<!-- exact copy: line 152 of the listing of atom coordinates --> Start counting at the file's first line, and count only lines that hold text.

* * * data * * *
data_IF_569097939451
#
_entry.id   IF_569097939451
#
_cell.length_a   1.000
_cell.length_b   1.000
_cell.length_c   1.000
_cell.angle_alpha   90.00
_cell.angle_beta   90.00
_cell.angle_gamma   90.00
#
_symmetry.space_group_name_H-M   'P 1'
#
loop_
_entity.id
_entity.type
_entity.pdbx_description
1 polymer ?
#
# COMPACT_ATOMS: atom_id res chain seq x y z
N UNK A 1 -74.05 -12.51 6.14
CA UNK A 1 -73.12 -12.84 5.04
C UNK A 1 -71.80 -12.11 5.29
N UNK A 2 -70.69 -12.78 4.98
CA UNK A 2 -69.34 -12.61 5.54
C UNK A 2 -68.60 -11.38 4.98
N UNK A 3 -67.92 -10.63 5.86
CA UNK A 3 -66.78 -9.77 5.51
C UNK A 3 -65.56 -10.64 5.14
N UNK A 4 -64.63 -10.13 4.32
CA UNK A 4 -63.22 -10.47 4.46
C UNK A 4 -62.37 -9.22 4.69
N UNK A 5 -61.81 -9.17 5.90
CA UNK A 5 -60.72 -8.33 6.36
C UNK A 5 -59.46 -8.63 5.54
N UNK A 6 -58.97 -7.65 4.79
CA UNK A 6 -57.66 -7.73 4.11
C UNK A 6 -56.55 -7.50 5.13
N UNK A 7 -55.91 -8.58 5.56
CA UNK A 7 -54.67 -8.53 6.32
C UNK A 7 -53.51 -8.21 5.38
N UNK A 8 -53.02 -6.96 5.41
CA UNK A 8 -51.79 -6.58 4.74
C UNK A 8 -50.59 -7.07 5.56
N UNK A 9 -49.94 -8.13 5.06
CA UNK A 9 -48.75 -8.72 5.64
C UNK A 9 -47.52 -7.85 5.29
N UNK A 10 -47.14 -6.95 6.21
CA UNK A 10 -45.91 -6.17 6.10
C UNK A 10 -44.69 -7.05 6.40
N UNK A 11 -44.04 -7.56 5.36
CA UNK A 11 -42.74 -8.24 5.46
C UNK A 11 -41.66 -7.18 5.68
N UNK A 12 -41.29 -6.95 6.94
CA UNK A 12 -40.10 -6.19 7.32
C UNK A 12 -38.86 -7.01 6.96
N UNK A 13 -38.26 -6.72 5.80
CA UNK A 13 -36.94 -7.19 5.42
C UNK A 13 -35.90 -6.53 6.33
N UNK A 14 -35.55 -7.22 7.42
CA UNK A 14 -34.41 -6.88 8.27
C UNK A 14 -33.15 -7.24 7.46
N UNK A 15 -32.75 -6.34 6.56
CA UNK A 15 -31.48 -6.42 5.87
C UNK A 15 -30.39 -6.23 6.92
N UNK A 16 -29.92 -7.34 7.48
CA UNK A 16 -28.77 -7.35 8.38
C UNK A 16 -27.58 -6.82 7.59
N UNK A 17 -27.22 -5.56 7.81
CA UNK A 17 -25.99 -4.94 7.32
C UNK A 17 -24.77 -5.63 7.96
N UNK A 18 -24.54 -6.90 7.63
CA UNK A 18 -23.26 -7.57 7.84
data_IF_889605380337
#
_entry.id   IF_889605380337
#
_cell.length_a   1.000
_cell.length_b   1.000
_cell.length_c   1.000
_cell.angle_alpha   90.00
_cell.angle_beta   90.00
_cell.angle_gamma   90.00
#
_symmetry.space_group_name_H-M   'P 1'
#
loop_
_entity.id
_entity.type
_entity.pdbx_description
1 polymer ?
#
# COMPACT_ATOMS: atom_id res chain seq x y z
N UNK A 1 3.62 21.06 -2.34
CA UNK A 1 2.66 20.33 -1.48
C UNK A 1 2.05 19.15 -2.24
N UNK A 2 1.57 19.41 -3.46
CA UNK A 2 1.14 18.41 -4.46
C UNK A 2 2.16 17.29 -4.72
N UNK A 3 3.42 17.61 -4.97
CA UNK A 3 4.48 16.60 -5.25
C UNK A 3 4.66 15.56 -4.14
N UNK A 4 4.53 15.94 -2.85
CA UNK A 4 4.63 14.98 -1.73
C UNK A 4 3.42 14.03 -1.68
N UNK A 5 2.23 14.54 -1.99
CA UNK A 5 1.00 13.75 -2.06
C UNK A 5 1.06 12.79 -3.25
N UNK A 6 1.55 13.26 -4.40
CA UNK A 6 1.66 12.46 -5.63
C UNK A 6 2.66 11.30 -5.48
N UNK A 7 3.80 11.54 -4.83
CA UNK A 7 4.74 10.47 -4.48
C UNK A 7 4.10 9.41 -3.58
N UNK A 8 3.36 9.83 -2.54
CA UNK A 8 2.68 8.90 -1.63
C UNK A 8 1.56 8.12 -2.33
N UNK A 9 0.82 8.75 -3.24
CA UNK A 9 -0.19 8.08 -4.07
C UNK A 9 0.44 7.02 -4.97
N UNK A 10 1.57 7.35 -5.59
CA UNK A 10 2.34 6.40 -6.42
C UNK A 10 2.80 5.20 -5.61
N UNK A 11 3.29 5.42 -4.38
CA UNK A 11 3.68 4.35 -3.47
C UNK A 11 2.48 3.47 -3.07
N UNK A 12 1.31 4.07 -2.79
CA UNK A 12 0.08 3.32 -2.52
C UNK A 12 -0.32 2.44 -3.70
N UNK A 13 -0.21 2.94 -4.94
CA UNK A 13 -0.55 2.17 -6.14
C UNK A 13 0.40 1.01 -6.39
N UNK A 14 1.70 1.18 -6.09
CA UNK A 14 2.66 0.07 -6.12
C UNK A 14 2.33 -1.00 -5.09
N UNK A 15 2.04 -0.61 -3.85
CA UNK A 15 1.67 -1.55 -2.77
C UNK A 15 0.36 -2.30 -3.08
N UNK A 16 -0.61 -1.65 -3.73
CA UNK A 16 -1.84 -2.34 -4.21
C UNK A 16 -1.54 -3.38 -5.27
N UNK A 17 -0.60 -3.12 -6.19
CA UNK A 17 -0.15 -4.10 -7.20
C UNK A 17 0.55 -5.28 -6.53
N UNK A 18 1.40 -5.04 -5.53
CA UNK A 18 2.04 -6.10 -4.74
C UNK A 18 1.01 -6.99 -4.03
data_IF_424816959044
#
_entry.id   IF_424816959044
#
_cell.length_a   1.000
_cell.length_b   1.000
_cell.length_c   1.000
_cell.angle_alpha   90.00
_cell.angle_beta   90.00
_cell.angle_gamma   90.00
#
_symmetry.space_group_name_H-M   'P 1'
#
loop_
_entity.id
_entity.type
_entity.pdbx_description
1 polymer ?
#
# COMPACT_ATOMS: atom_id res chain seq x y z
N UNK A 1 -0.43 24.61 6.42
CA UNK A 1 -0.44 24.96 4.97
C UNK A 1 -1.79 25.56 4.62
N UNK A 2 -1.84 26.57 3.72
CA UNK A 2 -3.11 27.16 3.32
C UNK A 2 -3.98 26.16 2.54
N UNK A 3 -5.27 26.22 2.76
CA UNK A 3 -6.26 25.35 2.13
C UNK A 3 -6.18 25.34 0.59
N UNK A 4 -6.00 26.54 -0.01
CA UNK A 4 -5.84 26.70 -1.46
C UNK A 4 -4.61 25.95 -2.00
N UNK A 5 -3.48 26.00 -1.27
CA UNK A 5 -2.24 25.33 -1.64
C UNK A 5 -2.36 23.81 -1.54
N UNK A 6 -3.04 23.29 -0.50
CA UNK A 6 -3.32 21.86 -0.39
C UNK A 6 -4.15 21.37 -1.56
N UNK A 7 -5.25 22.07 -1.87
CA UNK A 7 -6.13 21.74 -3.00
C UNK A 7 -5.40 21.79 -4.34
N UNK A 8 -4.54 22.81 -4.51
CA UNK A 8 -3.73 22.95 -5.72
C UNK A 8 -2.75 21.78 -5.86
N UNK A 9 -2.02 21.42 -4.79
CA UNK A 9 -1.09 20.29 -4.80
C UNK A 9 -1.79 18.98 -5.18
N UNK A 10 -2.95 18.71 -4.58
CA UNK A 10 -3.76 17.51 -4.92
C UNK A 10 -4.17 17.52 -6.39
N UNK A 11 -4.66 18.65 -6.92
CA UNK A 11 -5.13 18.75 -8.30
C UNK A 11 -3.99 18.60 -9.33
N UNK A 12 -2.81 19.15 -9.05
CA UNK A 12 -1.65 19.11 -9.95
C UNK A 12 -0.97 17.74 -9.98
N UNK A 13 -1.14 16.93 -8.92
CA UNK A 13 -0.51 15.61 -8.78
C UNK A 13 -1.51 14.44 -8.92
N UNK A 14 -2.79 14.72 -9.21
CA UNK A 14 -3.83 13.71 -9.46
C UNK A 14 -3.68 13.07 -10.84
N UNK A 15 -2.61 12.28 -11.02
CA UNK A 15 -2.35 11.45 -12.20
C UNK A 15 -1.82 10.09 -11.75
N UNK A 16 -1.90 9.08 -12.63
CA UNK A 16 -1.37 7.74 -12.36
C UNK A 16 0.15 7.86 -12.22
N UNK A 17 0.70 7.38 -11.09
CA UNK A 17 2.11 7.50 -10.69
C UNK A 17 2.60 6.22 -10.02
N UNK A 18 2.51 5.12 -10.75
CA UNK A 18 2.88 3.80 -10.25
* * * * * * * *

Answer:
_cell.length_a   1.000